Rules of Golf
Rules of Golf Review: I had an extra club in my bag and I just teed off. Now what?
Although the scene played out more than 20 years ago, it remains one of the most watched videos regarding a Rules of Golf violation: After nearly making a hole-in-one on the first hole at Royal Lytham & St. Annes during the final round of the 2001 Open Championship, Ian Woosnam was leading only to discover on the next tee that there was a 15th club in his bag, one over the legal limit. Carrying an added wood cost him a couple penalty shots, and eventually his caddie a job, and the buzzkill led to a third-place finish for Woosnam.
Think that's the rarest of blunders? Think again. The potential for having an extra club in your bag is real, whether you’re a tour pro or an average golfer. Maybe you’re just testing some wedges on the range before your tee time and forget to take the extra ones out before you tee off. Or you add a fairway wood and forget about that 3-iron in the back of the bag that you never use.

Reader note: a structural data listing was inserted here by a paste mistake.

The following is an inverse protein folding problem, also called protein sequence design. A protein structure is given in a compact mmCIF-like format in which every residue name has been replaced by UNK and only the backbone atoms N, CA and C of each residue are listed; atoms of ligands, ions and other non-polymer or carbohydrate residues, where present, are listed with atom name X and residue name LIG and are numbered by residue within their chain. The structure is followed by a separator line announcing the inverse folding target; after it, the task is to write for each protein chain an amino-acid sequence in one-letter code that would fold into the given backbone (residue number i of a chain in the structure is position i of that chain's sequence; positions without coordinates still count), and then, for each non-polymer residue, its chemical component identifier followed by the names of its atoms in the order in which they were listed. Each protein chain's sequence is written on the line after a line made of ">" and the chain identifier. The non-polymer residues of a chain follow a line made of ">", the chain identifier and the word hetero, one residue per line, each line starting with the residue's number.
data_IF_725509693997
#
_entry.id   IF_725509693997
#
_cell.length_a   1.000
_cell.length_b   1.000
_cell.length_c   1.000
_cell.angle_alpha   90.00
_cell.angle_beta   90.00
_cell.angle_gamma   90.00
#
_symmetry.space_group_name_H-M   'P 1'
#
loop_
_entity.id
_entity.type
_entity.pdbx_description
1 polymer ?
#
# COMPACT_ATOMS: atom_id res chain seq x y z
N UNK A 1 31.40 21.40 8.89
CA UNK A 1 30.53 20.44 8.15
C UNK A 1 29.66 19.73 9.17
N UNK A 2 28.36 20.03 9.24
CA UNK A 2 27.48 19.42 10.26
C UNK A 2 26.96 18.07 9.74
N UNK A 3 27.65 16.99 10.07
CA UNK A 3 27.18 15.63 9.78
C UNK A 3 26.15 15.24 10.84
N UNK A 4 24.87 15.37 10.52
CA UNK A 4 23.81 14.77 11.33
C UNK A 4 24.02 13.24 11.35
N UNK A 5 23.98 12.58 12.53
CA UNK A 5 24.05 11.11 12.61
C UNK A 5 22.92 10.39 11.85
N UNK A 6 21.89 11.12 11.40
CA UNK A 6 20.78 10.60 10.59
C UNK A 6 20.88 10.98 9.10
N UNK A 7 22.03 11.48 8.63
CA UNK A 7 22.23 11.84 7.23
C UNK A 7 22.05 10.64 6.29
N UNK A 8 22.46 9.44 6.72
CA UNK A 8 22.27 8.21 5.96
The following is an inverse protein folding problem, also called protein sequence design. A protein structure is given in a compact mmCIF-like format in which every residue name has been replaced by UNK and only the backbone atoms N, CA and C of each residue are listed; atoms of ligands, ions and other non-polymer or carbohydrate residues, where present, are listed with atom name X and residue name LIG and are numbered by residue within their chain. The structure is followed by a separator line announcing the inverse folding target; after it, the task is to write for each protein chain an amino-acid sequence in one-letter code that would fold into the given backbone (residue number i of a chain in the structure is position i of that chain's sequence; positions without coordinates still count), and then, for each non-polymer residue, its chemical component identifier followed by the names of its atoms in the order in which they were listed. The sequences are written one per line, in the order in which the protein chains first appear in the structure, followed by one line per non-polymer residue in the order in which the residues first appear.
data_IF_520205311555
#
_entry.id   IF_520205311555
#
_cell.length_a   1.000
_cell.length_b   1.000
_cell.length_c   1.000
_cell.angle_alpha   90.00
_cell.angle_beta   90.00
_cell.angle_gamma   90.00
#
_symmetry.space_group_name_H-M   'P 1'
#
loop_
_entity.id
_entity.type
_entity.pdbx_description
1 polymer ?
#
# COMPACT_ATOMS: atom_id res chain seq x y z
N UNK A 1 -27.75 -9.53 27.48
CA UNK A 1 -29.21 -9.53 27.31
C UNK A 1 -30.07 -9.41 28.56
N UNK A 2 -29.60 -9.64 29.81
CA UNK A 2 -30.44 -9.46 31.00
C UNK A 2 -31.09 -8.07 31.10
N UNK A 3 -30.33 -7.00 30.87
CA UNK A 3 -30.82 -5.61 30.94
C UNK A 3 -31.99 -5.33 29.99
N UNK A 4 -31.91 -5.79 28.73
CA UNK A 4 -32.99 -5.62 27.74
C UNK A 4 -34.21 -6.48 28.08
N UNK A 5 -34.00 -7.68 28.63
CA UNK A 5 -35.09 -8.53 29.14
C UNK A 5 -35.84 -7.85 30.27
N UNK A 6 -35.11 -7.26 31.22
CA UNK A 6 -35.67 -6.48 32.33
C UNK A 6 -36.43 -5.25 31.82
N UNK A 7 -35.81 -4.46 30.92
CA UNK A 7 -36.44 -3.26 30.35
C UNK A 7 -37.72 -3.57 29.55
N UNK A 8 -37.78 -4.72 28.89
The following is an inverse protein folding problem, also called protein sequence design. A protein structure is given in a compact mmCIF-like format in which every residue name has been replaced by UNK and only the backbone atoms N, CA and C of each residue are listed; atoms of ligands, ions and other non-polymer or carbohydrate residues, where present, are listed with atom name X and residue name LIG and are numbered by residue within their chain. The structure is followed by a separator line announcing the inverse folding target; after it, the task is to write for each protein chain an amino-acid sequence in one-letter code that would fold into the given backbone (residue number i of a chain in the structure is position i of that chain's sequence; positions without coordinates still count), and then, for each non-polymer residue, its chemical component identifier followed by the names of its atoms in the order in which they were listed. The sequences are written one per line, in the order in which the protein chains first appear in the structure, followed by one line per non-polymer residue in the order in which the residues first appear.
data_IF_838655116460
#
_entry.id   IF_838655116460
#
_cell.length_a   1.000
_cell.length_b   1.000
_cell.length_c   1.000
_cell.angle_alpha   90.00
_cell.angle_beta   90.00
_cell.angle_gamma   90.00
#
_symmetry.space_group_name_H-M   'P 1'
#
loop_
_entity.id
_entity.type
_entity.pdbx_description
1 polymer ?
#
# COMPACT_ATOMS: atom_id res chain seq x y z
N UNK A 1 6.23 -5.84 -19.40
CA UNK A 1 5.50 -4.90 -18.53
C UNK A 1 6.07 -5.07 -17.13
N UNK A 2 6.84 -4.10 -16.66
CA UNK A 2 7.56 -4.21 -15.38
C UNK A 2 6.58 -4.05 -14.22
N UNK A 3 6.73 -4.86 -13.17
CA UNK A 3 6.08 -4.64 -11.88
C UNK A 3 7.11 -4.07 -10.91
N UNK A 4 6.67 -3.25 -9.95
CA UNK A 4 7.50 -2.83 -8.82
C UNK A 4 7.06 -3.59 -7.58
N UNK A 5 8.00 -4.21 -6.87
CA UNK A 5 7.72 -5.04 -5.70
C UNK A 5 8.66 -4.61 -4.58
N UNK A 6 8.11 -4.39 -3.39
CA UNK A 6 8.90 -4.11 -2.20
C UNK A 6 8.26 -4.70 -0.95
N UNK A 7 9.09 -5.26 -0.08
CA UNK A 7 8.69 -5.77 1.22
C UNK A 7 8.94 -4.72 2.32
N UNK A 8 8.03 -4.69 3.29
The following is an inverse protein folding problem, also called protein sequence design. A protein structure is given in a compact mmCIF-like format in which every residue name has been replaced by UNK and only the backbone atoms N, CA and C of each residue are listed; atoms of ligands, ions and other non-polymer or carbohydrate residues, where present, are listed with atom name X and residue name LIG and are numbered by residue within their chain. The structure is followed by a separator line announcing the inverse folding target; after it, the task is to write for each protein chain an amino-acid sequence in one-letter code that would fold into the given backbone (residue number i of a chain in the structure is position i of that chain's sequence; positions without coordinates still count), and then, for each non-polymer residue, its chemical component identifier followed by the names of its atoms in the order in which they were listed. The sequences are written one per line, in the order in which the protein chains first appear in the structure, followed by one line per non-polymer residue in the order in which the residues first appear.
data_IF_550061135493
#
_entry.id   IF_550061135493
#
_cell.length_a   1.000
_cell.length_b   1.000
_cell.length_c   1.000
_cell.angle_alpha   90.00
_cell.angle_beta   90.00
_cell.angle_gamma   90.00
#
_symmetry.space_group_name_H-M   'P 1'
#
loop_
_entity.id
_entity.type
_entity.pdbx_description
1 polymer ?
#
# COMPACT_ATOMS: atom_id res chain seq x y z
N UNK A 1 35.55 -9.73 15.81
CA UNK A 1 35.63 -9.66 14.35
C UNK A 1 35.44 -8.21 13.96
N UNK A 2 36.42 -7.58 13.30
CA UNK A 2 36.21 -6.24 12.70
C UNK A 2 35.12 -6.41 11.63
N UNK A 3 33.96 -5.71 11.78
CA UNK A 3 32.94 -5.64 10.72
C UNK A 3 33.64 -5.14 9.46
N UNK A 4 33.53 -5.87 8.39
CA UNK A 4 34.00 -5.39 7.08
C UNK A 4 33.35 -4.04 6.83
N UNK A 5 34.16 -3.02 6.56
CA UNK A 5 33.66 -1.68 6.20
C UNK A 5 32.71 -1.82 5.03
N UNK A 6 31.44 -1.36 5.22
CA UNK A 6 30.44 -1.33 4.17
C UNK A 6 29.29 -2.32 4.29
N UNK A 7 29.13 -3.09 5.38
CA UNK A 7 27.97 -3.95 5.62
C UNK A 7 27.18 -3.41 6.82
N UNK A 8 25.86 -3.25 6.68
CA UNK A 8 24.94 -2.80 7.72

The rules are clear regarding equipment. You're allowed to have no more than 14 clubs in your bag during a round (Rule 4.1b). The penalty for having a 15th club (or more) is based on when you become aware that you're carrying an extra club.
If you realize you've got one too many during play of a hole, the penalty is applied at the conclusion of that hole. If you realize the error between holes, as Woosnam did, the penalty is applied to the hole just completed, and not the next hole about to be played.
What is the penalty? In stroke play, the penalty is two strokes for each hole where the extra club was still in the bag, with a maximum penalty of four strokes for the round (adding two strokes to the first two holes where a breach happened).
In match play, you'd complete the hole, apply the result to the score of the match, and then adjust the score by applying the penalty. The match would be revised by deducting one hole for each hole where you carried the extra club with a maximum deduction of two holes. The Rules of Golf uses this example: "If a player who started with 15 clubs becomes aware of the breach while playing the third hole, and then wins that hole to go three up in the match, the maximum adjustment of two holes applies and the player would now be one up in the match."
It's important to note that if you find someone else's club during a round or someone puts another club in your bag without your knowledge, there is no penalty provided that you don't use them. The 14-club limit also doesn't apply to broken clubs or club parts that are in the bag.